Under the (9th Circuit ruling), minor players in everything from Hollywood films to home videos can wrest control of those works from their creators, and service providers like YouTube will lack the ability to determine who has a valid copyright
Google has been denied two emergency stay motions against the decision by a divided three-judge panel. It vowed to continue resisting. We strongly disagree with this ruling and will fight it, a spokesperson said in an emailed statement.
People who search for the video find a black screen with a short message from Google repeating its pledge to fight the decision. If the company fails to persuade the same judges to reverse their ruling its last resort will be the supreme court,
which may choose not to hear the case.
A second actor has sued Google over a movie called Innocence of Muslims that mocked the religious character Mohammad. Segments of the film were released on YouTube and violent protests were initiated in response in the muslim world.
Gaylord Flynn said he has received death threats and fears for his life while Google continues to provide its users with access to the film, according to his lawsuit, filed in a California federal court.
Flynn, who is also suing the film-maker, Nakoula Basseley Nakoula , said Google had refused to block access to the movie, even though a ninth US circuit court of appeals panel last February ordered it taken off Google's video-sharing website, YouTube. In
that case, actor Cindy Lee Garcia sued Google for an injunction, claiming she owned the copyright of her performance.
Google argued at the time that an injunction amounted to restricting speech in violation of the US constitution. The company is demanding a rehearing from the full appeals court.
Flynn said the film-maker concealed the true nature of his production. He said he thought he was hired for a movie called Desert Warrior and never consented to be in a religiously oriented film nor in one that propagates hate speech . Flynn, like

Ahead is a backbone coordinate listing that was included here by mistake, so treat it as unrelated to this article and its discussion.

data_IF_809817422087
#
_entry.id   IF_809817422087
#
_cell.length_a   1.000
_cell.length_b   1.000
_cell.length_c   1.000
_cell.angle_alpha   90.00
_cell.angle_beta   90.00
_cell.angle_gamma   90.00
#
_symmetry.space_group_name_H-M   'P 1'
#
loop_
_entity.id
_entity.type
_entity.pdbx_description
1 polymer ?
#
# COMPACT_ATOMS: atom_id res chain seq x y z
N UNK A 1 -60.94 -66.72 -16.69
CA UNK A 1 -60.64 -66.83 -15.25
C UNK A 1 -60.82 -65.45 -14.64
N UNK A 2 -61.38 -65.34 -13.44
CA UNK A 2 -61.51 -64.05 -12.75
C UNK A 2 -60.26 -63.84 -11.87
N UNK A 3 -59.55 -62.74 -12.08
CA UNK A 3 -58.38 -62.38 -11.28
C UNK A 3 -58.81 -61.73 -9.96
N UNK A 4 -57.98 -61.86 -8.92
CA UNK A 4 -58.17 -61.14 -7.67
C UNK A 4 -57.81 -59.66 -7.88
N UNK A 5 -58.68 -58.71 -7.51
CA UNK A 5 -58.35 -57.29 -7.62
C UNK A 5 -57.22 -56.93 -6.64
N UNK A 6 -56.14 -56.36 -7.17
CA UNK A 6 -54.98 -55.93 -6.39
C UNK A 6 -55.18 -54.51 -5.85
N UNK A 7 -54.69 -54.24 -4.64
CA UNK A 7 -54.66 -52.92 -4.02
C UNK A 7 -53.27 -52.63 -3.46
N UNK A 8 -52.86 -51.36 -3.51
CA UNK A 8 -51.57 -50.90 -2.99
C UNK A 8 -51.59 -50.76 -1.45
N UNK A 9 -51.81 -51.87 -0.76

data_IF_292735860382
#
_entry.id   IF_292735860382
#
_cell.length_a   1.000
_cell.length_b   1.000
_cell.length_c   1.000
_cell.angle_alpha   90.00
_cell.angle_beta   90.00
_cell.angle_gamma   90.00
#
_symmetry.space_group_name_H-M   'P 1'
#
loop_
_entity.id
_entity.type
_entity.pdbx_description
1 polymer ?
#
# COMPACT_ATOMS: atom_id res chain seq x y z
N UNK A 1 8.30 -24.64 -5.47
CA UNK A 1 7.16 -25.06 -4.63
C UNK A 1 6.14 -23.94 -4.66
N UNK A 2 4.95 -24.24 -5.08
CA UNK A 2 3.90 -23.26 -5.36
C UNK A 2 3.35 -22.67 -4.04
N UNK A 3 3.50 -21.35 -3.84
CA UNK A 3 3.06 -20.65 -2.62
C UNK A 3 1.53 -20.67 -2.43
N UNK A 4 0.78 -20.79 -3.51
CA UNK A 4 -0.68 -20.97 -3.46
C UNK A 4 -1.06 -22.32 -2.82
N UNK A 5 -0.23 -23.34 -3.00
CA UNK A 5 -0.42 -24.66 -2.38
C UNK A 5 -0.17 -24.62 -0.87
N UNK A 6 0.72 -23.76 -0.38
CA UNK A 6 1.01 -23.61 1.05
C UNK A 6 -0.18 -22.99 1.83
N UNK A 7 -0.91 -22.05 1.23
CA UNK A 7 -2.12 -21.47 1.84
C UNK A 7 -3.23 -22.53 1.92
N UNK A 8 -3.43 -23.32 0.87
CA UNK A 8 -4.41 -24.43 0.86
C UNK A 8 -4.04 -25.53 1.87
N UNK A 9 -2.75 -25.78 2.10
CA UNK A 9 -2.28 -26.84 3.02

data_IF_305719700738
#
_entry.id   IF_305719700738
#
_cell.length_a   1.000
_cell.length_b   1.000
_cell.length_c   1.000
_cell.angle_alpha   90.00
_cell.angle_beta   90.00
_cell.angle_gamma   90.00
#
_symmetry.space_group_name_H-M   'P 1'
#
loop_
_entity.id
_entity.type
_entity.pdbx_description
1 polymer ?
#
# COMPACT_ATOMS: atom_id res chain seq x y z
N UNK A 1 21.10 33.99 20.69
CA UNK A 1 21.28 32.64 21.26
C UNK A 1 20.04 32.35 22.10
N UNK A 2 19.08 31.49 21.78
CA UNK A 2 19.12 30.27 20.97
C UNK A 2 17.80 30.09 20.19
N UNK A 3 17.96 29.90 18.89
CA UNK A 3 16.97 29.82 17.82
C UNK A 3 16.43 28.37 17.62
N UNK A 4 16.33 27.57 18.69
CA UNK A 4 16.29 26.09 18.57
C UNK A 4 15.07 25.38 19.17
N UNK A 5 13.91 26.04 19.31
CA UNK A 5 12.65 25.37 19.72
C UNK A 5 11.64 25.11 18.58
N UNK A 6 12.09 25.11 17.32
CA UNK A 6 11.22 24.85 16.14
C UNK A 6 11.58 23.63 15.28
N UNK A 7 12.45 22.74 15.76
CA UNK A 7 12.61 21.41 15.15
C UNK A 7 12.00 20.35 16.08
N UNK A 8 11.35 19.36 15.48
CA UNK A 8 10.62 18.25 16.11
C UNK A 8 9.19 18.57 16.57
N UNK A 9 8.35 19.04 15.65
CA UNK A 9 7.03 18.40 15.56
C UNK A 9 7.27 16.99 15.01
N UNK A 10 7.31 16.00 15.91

Garcia, said he did not sign a release and his own copyright interests remain intact, according to the complaint.
A federal appeals court will reconsider a decision to order YouTube to take down an anti-Muslim film clip. Muslims in the Middle East responded violently resulting in death threats to the actors over claims of blasphemy.
An 11-judge panel of the 9th U.S. Circuit Court of Appeals in Pasadena will hear arguments by Google, which owns YouTube, disputing the court's decision to remove Innocence of Muslims from the popular video sharing service.
Alex Lawrence, a copyright and intellectual property lawyer in New York not connected with the case, said he thinks the court will reverse the earlier ruling because the judges reached a decision to give Garcia some relief on thinly grounded law:
There's a lot of sympathy for Miss Garcia, Lawrence said. She got paid $500 and received death threats. Everyone feels sympathy for her, but using copyright in this way is a real problem for a lot of industries.
A US appeals court has overturned a controversial ruling that required YouTube to take down a video that disparaged Muslims.
One of the actresses in the film sued to take it down and won, but an appeals court has now ruled she didn't have the right to control the film's distribution.
A segment of the film titled Innocence of Muslims was released in 2012. Muslims in the Middle East responded with violent protests and death threats were made to the actors.
The latest court ruling said the order to take the movie down was unwarranted and incorrect and continued:
The appeal teaches a simple lesson -- a weak copyright claim cannot justify censorship in the guise of authorship.
Google, which owns YouTube, argued that allowing someone with a bit part in a movie to suppress the final product could set a dangerous precedent that could give anyone involved in a production the right to stop its release.